I’m sure many of you know, that Dr. Brian Skotko and the team at the Down syndrome clinic at Boston Children’s hospital recent came out with a survey, “Let’s Get Real about Down syndrome” that discusses how families and individuals with Down syndrome truly feel about their lives.
The results are in – Down syndrome is not a death sentence and brings true happiness to those touched by Ds! Yes, we can all admit that this is a bit of a PR spin but it is the job of those who KNOW about Down syndrome to educate those who do NOT know about it. The fact of the matter is, that those who have no experience with Down syndrome have misperceptions up the ying yang (aka like what I thought about Down syndrome before Julian was born).
Below is an article in the health care section of MSNBC.com which features Melissa Reilly, a 25 year old, well-spoken, educated and accomplished woman who just so happens to have Down syndrome (and whom I have had the pleasure to meet!). The article references Dr. Skotko’s survey and touches upon some ethical issues. Will our society’s goal to achieve “perfect” children lead to a mass eugenics effort to prevent the lives of those with Down syndrome? I don’t know….
So many thoughts running around in my head. So before you read the article below, I wanted to share with you my thoughts about these issues. With the new non invasive blood test which will be able to identify Down syndrome early on in pregnancy WITHOUT an amnio or other invasive test that comes with a risk of miscarriage, I do think more people may choose to terminate, adding to an already very high prenatal termination rate. Although I do not know that for sure. In my opinion, these types of decisions are based on fear. Fear of the unknown and lack of knowledge of what living with Down syndrome or raising a child with Down syndrome is REALLY like. Heck, I am pretty sure I would have been one of those people who might have terminated based on lack of knowledge and tremendous FEAR due to the way our society and our medical establishment inaccurately presents a life with Down syndrome (surprisingly the medical community is largely uneducated about true life with Down syndrome).
It is clear that our society really has no idea about the reality of Down syndrome and is still living with visions of the past, when people with Down syndrome were institutionalized. Those were the visions I had in my head when Julian was first diagnosed with Down syndrome at birth (actually I self diagnosed him the second I saw him after I gave birth…you can read more about Julian’s birth story here).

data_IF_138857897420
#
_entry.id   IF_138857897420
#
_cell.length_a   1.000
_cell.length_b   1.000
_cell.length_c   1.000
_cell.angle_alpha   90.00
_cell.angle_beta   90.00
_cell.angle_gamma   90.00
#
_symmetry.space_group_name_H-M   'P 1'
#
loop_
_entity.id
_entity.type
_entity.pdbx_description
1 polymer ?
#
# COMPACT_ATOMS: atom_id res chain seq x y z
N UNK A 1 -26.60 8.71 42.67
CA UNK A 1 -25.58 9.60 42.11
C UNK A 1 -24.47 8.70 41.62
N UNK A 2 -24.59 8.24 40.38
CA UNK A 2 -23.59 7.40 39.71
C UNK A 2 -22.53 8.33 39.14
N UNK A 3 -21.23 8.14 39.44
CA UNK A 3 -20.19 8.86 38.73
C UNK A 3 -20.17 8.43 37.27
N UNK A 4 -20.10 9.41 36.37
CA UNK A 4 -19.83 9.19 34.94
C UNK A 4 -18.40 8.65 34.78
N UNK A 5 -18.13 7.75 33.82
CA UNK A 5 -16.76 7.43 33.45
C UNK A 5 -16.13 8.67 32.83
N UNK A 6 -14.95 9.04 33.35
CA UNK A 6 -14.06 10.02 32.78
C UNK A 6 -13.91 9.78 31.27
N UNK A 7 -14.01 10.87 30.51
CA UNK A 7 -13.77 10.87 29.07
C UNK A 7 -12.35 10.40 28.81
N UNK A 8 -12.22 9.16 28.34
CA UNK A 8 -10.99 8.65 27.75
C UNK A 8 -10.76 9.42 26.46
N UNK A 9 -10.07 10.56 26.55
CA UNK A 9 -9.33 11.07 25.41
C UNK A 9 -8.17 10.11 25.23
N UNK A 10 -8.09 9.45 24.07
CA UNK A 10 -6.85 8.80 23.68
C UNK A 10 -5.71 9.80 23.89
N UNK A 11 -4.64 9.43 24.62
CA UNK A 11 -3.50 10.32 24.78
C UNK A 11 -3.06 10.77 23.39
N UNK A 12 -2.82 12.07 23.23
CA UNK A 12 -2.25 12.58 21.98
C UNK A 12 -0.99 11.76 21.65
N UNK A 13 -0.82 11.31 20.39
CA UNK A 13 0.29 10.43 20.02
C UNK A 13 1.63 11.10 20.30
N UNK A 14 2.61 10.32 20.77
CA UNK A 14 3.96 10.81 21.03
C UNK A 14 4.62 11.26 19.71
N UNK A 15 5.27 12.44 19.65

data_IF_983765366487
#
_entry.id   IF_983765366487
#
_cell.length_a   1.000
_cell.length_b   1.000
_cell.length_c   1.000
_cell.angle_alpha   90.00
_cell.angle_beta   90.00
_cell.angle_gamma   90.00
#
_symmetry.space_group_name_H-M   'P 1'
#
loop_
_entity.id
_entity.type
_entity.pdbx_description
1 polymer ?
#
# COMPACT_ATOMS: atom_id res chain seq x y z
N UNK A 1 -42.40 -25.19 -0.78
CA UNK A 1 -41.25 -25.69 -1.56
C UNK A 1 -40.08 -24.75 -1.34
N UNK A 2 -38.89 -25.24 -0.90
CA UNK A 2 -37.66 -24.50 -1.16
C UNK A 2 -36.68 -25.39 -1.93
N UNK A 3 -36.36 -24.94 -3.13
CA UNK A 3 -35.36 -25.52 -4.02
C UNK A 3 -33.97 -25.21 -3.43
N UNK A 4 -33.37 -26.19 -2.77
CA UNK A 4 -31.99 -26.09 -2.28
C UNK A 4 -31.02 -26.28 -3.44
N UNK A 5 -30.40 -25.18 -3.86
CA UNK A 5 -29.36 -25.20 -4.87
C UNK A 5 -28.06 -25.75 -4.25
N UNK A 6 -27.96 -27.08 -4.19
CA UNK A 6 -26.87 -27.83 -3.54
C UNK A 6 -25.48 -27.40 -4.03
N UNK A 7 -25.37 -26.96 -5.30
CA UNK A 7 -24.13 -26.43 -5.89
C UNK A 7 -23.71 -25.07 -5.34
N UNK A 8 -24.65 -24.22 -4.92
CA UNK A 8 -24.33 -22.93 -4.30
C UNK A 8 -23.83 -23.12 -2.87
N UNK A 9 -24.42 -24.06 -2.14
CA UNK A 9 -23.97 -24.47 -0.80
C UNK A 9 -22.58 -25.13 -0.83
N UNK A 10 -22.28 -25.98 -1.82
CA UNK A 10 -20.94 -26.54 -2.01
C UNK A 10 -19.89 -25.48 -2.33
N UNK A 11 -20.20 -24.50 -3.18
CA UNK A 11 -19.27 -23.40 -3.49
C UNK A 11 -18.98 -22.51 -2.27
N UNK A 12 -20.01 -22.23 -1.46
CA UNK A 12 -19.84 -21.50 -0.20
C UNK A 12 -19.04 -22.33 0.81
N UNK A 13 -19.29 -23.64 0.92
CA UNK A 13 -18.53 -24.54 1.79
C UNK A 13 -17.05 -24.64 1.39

Thankfully, there are many efforts happening nationally today including many many efforts by Dr. Skotko and his team to present ACCURATE materials to doctors and soon to be doctors telling them about life with Down syndrome today.
However, with this new blood test and the current way that doctors look at the “business of medicine”, unfortunately doctors are being pressured to just approach Down syndrome as a “medical problem” to get rid of….and be prevented. They are going so far as to use the term “preventative medicine” along with the blood test. Aborting your baby should not be labeled preventative medicine, in my personal opinion. Again, in my personal opinion, this is actually preventing a LIFE from happening.
I am honestly worried that the medical community is going to brainwash the rest of our society into thinking that the only option for life with Down syndrome is to not live it. That goes to the heart of my soul. You are telling me that my son’s life is not worth living, and it hurts.
I do not know what the future will bring, but I do know that I look forward to following all of the amazing efforts that are happening by Dr. Skotko and his team and many other wonderful organizations dedicated to Down syndrome awareness and education. I hope I get to see some of society’s opinions of people with Down syndrome change a bit.